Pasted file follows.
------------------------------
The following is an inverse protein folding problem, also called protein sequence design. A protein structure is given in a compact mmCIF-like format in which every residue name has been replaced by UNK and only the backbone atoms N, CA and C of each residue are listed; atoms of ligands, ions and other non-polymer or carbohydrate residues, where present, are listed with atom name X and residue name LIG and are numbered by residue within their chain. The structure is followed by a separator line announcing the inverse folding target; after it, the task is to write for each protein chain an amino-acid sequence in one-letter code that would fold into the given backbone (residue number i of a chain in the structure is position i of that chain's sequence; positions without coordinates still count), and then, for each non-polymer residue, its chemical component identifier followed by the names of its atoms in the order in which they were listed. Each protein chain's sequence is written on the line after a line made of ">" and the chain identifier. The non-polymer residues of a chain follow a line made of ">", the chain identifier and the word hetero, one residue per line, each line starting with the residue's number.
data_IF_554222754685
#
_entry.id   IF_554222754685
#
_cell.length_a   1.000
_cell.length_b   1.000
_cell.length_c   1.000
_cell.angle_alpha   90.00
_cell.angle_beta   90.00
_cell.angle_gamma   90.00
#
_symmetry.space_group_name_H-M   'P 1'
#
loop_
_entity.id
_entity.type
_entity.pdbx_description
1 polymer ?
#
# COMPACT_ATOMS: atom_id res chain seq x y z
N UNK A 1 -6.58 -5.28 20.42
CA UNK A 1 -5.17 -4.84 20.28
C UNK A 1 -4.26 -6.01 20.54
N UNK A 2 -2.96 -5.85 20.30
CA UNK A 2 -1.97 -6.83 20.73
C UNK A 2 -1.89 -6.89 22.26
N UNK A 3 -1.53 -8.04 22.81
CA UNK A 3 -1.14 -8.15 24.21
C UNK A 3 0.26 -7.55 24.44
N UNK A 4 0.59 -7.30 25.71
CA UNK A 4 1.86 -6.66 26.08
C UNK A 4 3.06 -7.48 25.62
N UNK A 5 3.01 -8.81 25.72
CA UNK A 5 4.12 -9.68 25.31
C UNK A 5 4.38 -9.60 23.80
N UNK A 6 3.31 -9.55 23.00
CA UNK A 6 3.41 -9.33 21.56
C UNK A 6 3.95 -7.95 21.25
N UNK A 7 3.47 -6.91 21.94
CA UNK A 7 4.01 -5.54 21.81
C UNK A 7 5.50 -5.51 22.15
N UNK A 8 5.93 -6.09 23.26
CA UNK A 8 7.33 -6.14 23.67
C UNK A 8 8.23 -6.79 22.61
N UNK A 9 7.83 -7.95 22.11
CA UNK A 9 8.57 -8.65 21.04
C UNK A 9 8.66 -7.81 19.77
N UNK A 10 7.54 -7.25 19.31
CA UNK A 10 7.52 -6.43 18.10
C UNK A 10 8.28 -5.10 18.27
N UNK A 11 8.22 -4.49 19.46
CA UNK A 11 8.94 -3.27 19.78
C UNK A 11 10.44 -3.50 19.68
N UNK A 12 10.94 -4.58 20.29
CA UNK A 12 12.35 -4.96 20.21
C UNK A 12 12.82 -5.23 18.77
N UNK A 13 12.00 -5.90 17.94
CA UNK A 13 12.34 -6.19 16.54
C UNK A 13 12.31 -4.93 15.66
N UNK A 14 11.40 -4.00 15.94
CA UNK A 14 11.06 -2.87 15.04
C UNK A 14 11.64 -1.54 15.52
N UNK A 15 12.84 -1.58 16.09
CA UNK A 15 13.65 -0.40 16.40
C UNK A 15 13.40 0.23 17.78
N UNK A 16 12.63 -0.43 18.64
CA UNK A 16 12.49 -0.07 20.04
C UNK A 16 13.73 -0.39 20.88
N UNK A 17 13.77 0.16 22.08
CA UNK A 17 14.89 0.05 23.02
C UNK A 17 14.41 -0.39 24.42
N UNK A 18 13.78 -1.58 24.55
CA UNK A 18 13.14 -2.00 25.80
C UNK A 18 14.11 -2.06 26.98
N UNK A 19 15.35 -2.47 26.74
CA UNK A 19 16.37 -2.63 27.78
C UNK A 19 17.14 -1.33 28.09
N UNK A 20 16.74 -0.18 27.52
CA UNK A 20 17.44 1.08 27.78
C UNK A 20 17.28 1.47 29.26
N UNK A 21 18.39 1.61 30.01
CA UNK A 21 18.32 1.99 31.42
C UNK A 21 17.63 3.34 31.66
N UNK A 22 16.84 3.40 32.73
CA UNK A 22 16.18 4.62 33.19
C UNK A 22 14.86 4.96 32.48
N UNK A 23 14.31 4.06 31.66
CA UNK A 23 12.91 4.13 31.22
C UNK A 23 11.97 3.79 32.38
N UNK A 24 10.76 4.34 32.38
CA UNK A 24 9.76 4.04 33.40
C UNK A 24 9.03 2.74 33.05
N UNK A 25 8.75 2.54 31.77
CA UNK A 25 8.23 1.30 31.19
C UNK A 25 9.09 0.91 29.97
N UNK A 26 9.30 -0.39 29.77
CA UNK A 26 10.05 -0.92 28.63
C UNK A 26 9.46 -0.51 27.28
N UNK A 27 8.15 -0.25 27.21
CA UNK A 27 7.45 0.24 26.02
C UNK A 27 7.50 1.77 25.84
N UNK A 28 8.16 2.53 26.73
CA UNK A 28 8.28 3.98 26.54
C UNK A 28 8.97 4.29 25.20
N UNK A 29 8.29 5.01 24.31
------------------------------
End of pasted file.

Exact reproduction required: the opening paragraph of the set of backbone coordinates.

The following is an inverse protein folding problem, also called protein sequence design. A protein structure is given in a compact mmCIF-like format in which every residue name has been replaced by UNK and only the backbone atoms N, CA and C of each residue are listed; atoms of ligands, ions and other non-polymer or carbohydrate residues, where present, are listed with atom name X and residue name LIG and are numbered by residue within their chain. The structure is followed by a separator line announcing the inverse folding target; after it, the task is to write for each protein chain an amino-acid sequence in one-letter code that would fold into the given backbone (residue number i of a chain in the structure is position i of that chain's sequence; positions without coordinates still count), and then, for each non-polymer residue, its chemical component identifier followed by the names of its atoms in the order in which they were listed. Each protein chain's sequence is written on the line after a line made of ">" and the chain identifier. The non-polymer residues of a chain follow a line made of ">", the chain identifier and the word hetero, one residue per line, each line starting with the residue's number.